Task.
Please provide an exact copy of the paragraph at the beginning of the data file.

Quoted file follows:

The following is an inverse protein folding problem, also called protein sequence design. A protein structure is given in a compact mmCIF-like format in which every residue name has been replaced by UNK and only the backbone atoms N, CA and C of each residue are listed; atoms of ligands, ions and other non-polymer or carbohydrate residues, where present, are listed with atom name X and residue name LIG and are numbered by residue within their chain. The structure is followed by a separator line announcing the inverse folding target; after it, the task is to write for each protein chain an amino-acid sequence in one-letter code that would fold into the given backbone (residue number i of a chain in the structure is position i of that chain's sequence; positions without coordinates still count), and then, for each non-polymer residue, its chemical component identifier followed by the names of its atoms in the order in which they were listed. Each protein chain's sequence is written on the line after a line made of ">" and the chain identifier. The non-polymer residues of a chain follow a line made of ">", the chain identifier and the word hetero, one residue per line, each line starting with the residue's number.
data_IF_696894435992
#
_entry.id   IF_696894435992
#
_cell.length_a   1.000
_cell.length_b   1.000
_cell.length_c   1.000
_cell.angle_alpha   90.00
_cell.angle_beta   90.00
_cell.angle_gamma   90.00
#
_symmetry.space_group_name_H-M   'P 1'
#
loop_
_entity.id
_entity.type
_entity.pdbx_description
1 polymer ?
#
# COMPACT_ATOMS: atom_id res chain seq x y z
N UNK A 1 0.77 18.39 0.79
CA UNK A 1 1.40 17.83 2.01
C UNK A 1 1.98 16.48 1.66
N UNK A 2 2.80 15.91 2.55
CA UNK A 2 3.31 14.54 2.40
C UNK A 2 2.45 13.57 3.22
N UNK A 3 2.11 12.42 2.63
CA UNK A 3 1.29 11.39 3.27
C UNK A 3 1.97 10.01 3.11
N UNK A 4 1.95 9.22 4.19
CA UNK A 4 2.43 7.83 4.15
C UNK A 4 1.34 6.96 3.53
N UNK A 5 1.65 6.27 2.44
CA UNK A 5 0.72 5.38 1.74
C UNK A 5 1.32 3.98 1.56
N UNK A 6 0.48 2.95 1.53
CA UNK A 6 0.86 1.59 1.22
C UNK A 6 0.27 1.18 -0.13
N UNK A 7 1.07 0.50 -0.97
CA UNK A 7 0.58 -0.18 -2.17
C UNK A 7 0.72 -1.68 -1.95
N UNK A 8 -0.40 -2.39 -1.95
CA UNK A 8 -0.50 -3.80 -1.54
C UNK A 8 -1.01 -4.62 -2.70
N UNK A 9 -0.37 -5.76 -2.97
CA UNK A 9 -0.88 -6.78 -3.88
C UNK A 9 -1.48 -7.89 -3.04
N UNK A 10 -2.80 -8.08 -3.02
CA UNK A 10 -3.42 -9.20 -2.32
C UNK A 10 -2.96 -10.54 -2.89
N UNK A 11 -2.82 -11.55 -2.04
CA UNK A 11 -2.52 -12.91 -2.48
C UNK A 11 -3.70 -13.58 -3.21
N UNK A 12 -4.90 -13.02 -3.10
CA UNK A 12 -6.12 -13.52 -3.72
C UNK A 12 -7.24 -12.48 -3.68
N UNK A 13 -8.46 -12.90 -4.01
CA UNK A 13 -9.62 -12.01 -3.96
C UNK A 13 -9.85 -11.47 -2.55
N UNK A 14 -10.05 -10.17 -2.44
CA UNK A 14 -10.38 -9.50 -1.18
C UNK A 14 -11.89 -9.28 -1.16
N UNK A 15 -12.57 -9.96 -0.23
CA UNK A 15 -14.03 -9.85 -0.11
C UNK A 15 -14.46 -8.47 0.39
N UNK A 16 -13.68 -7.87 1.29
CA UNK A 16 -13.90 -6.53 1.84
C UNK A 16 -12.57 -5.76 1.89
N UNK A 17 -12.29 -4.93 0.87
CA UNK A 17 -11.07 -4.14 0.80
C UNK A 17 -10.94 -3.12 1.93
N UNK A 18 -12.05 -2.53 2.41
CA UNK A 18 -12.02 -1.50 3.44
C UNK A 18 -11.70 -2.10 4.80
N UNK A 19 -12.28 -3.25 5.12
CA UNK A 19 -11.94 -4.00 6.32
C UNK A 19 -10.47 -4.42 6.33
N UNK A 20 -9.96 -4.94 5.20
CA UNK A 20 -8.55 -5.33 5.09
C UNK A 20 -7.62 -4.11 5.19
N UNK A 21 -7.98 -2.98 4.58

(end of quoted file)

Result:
The following is an inverse protein folding problem, also called protein sequence design. A protein structure is given in a compact mmCIF-like format in which every residue name has been replaced by UNK and only the backbone atoms N, CA and C of each residue are listed; atoms of ligands, ions and other non-polymer or carbohydrate residues, where present, are listed with atom name X and residue name LIG and are numbered by residue within their chain. The structure is followed by a separator line announcing the inverse folding target; after it, the task is to write for each protein chain an amino-acid sequence in one-letter code that would fold into the given backbone (residue number i of a chain in the structure is position i of that chain's sequence; positions without coordinates still count), and then, for each non-polymer residue, its chemical component identifier followed by the names of its atoms in the order in which they were listed. Each protein chain's sequence is written on the line after a line made of ">" and the chain identifier. The non-polymer residues of a chain follow a line made of ">", the chain identifier and the word hetero, one residue per line, each line starting with the residue's number.